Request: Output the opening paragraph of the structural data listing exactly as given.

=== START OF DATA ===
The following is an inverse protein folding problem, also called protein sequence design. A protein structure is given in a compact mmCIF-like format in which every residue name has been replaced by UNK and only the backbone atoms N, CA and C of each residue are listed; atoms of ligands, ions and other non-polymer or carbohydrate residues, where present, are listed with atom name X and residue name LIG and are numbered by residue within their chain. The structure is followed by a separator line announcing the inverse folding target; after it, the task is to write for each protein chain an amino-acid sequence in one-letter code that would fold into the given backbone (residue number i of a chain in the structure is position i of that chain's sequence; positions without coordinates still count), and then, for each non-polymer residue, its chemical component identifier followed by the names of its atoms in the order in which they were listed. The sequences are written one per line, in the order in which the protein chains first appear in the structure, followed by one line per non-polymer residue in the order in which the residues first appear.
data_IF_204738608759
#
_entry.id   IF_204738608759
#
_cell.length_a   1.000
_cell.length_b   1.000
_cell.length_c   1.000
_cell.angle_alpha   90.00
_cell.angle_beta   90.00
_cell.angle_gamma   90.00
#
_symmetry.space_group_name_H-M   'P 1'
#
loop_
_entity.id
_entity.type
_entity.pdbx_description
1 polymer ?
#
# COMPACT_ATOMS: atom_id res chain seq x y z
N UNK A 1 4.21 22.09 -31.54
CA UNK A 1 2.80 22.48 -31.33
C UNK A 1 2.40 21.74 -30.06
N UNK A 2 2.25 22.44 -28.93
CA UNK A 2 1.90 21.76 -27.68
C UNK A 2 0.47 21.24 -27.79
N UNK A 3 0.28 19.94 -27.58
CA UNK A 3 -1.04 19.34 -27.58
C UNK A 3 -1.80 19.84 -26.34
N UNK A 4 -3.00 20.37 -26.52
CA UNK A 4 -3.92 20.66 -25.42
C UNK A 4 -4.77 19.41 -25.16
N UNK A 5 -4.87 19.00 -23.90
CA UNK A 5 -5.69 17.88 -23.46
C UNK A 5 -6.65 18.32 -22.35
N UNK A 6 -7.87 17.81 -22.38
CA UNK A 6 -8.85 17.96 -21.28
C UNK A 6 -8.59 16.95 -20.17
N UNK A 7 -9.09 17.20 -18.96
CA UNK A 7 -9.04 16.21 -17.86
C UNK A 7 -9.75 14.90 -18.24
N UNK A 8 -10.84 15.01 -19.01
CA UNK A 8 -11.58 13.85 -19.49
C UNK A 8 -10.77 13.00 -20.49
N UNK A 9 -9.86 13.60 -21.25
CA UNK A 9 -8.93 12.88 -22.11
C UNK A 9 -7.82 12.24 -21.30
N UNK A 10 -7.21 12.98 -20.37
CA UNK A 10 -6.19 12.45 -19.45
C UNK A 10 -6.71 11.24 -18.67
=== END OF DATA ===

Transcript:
The following is an inverse protein folding problem, also called protein sequence design. A protein structure is given in a compact mmCIF-like format in which every residue name has been replaced by UNK and only the backbone atoms N, CA and C of each residue are listed; atoms of ligands, ions and other non-polymer or carbohydrate residues, where present, are listed with atom name X and residue name LIG and are numbered by residue within their chain. The structure is followed by a separator line announcing the inverse folding target; after it, the task is to write for each protein chain an amino-acid sequence in one-letter code that would fold into the given backbone (residue number i of a chain in the structure is position i of that chain's sequence; positions without coordinates still count), and then, for each non-polymer residue, its chemical component identifier followed by the names of its atoms in the order in which they were listed. The sequences are written one per line, in the order in which the protein chains first appear in the structure, followed by one line per non-polymer residue in the order in which the residues first appear.